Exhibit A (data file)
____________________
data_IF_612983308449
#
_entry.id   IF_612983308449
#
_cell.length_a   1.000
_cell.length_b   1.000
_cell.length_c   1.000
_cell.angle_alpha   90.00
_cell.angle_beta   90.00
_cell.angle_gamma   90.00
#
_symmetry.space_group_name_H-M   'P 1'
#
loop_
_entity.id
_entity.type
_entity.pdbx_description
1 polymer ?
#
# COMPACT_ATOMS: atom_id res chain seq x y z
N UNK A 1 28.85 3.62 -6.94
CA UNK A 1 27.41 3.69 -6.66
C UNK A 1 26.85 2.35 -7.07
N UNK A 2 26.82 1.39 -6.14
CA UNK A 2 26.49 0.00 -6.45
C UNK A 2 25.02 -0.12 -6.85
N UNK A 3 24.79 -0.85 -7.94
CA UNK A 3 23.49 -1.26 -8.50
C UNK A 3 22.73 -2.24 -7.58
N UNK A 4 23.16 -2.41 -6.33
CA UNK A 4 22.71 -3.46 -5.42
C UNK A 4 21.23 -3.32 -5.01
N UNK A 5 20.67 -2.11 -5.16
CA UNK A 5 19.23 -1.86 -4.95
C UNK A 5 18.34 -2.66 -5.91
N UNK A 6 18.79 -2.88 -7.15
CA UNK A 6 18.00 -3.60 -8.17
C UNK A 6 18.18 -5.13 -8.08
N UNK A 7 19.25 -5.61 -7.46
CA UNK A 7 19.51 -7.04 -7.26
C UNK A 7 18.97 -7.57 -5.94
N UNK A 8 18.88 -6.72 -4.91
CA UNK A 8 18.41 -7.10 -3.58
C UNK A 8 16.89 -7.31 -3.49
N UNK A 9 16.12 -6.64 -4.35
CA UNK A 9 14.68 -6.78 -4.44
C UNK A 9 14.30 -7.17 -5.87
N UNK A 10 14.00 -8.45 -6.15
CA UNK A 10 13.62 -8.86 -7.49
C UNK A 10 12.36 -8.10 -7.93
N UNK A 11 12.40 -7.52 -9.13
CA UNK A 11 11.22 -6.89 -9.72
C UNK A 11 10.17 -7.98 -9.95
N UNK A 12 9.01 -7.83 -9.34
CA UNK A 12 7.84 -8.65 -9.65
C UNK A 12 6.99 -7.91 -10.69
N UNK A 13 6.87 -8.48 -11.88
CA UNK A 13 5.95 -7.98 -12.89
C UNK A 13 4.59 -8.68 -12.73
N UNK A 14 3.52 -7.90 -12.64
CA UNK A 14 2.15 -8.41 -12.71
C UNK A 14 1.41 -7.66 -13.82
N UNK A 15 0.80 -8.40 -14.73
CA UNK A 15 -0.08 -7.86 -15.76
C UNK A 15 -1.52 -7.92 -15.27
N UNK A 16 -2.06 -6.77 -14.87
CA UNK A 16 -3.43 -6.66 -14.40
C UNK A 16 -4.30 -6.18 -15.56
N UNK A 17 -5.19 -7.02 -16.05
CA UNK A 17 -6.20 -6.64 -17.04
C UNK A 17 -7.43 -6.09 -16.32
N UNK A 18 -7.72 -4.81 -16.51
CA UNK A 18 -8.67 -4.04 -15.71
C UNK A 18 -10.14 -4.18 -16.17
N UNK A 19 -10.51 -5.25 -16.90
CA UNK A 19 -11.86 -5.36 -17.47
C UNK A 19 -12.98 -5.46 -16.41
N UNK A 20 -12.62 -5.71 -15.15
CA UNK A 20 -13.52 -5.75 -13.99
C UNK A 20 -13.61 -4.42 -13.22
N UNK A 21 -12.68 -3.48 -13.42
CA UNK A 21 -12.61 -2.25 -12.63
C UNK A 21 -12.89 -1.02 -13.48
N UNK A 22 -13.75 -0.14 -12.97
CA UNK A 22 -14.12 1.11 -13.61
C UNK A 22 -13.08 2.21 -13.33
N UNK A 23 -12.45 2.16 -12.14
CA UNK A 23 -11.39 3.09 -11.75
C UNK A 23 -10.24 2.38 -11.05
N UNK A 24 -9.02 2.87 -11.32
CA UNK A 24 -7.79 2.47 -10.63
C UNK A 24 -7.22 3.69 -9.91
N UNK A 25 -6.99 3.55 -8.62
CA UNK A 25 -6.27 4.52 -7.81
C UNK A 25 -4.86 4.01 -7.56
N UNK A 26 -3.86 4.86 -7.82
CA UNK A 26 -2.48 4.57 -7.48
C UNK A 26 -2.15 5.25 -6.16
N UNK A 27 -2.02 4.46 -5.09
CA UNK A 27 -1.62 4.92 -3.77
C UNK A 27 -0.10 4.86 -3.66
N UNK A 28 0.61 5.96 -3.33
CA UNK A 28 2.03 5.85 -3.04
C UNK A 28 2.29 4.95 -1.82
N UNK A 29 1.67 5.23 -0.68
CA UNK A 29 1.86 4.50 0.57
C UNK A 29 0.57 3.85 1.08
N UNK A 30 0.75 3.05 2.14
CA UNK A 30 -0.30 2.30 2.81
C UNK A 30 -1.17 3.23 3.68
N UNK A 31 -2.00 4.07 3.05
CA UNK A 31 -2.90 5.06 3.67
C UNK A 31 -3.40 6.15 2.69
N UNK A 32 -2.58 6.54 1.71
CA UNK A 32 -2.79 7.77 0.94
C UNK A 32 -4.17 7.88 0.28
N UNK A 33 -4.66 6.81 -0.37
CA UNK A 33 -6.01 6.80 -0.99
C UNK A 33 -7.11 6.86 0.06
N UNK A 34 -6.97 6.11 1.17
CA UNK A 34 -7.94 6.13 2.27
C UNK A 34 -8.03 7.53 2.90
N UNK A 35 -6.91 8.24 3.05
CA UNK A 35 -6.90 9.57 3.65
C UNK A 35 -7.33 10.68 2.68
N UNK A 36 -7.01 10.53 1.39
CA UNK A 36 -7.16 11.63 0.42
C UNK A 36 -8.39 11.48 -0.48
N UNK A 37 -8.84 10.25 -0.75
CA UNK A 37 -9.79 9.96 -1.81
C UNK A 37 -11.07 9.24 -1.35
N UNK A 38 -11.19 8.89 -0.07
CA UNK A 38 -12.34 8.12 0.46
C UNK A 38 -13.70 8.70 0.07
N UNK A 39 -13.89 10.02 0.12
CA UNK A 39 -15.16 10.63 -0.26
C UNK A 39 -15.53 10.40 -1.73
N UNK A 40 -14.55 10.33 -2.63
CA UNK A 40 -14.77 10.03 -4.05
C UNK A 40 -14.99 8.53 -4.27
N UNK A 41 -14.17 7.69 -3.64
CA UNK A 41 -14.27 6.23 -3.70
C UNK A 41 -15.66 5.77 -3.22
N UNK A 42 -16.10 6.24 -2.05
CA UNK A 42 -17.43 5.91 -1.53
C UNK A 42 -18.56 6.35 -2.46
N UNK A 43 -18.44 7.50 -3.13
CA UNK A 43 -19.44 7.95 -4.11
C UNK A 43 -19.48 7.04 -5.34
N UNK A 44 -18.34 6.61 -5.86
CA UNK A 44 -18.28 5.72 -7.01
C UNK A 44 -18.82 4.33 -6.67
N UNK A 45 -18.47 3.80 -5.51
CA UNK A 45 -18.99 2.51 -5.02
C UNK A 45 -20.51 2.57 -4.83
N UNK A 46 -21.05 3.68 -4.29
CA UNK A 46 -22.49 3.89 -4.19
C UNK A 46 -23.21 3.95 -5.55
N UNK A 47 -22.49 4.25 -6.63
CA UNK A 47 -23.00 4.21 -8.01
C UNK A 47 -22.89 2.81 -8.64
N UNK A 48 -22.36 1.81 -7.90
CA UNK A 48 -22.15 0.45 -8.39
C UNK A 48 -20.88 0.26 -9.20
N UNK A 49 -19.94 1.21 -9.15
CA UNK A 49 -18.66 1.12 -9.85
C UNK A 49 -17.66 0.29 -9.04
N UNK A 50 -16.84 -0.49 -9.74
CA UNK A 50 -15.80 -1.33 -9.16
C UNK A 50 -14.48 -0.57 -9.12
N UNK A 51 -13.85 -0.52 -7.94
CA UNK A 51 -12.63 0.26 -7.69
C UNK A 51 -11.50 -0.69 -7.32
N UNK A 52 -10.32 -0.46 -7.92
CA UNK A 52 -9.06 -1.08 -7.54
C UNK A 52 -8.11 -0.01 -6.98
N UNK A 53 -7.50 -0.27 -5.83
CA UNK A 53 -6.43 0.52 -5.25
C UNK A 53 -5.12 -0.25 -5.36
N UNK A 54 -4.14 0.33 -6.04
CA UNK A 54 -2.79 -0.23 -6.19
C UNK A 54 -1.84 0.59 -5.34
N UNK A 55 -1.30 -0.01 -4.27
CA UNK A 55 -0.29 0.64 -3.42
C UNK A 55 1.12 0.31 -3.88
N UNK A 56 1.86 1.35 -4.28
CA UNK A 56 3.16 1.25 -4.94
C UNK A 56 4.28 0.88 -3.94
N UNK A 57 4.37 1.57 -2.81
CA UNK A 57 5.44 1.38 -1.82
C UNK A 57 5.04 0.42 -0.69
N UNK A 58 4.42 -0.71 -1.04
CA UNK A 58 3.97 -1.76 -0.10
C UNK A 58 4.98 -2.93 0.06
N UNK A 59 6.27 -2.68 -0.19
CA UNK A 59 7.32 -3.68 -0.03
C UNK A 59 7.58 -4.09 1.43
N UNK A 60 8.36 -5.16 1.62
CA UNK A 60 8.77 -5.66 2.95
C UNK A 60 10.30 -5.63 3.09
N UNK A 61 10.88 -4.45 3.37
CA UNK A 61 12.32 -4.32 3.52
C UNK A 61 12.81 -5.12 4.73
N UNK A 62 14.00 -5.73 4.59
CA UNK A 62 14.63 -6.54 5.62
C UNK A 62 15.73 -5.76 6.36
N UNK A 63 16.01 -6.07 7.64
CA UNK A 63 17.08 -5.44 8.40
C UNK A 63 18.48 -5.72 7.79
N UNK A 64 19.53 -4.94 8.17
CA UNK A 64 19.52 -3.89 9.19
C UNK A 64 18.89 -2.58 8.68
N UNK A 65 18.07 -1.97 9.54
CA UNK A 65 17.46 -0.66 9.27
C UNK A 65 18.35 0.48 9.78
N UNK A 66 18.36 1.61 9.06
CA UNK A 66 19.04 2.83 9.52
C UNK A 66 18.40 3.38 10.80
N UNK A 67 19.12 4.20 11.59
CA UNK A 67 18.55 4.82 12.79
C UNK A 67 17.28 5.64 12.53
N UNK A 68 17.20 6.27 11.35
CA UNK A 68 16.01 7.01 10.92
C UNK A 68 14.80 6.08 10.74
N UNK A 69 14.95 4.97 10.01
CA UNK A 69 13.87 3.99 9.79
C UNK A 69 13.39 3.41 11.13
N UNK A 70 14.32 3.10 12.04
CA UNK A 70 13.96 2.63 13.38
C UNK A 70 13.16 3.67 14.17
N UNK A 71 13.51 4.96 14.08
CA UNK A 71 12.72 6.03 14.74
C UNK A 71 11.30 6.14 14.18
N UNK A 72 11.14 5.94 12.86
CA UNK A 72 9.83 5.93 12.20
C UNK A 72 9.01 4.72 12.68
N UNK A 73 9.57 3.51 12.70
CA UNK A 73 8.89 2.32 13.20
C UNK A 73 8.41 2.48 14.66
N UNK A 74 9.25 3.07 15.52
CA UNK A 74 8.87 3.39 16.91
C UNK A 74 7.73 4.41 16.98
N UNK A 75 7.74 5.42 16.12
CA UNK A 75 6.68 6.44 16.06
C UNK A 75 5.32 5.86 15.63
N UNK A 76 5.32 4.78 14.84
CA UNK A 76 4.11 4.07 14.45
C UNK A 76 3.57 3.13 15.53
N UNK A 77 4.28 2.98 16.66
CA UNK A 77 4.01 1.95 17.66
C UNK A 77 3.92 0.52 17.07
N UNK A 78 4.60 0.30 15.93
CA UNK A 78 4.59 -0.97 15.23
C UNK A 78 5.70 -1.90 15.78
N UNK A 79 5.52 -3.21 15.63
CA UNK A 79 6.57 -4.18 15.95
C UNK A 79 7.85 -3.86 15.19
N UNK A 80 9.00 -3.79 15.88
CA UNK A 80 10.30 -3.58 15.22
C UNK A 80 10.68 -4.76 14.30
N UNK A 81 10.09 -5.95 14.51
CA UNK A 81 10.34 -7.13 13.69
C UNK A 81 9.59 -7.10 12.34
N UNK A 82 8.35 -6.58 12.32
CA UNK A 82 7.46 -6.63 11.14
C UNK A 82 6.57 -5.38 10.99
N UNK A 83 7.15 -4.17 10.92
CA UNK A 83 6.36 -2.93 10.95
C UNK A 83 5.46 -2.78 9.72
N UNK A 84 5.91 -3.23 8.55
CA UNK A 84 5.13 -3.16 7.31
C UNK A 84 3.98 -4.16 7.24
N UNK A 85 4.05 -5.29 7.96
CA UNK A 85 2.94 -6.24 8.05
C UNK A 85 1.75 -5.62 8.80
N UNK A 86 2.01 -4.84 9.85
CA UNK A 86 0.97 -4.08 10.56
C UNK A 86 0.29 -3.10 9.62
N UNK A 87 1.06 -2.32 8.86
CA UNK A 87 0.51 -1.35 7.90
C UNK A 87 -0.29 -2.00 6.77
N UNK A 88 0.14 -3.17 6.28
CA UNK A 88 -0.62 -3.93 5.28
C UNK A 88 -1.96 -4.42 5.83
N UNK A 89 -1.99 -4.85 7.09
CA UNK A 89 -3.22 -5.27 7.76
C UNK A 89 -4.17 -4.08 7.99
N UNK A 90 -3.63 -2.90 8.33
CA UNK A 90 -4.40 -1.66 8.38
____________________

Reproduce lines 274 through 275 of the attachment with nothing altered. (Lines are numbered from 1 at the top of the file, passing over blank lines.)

CA UNK A 85 2.94 -6.24 8.05
C UNK A 85 1.75 -5.62 8.80